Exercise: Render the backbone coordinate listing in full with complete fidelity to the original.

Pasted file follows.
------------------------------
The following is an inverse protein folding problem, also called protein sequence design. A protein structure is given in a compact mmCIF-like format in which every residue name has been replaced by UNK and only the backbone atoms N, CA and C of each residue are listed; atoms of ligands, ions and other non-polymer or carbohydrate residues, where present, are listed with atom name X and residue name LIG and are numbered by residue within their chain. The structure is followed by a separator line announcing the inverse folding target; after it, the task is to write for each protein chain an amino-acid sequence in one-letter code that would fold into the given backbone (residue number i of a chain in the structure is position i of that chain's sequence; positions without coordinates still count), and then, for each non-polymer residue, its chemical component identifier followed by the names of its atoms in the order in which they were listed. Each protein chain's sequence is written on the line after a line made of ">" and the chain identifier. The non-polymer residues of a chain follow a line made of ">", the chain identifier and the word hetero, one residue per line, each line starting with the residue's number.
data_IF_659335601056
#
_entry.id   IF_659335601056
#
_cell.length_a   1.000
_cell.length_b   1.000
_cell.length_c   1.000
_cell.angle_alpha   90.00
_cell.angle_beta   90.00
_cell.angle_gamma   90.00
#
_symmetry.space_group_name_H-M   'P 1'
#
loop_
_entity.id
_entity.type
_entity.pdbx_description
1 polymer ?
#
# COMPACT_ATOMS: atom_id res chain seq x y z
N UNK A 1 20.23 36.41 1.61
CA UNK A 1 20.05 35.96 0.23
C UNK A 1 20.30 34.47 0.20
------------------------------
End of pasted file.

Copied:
The following is an inverse protein folding problem, also called protein sequence design. A protein structure is given in a compact mmCIF-like format in which every residue name has been replaced by UNK and only the backbone atoms N, CA and C of each residue are listed; atoms of ligands, ions and other non-polymer or carbohydrate residues, where present, are listed with atom name X and residue name LIG and are numbered by residue within their chain. The structure is followed by a separator line announcing the inverse folding target; after it, the task is to write for each protein chain an amino-acid sequence in one-letter code that would fold into the given backbone (residue number i of a chain in the structure is position i of that chain's sequence; positions without coordinates still count), and then, for each non-polymer residue, its chemical component identifier followed by the names of its atoms in the order in which they were listed. Each protein chain's sequence is written on the line after a line made of ">" and the chain identifier. The non-polymer residues of a chain follow a line made of ">", the chain identifier and the word hetero, one residue per line, each line starting with the residue's number.
data_IF_659335601056
#
_entry.id   IF_659335601056
#
_cell.length_a   1.000
_cell.length_b   1.000
_cell.length_c   1.000
_cell.angle_alpha   90.00
_cell.angle_beta   90.00
_cell.angle_gamma   90.00
#
_symmetry.space_group_name_H-M   'P 1'
#
loop_
_entity.id
_entity.type
_entity.pdbx_description
1 polymer ?
#
# COMPACT_ATOMS: atom_id res chain seq x y z
N UNK A 1 20.23 36.41 1.61
CA UNK A 1 20.05 35.96 0.23
C UNK A 1 20.30 34.47 0.20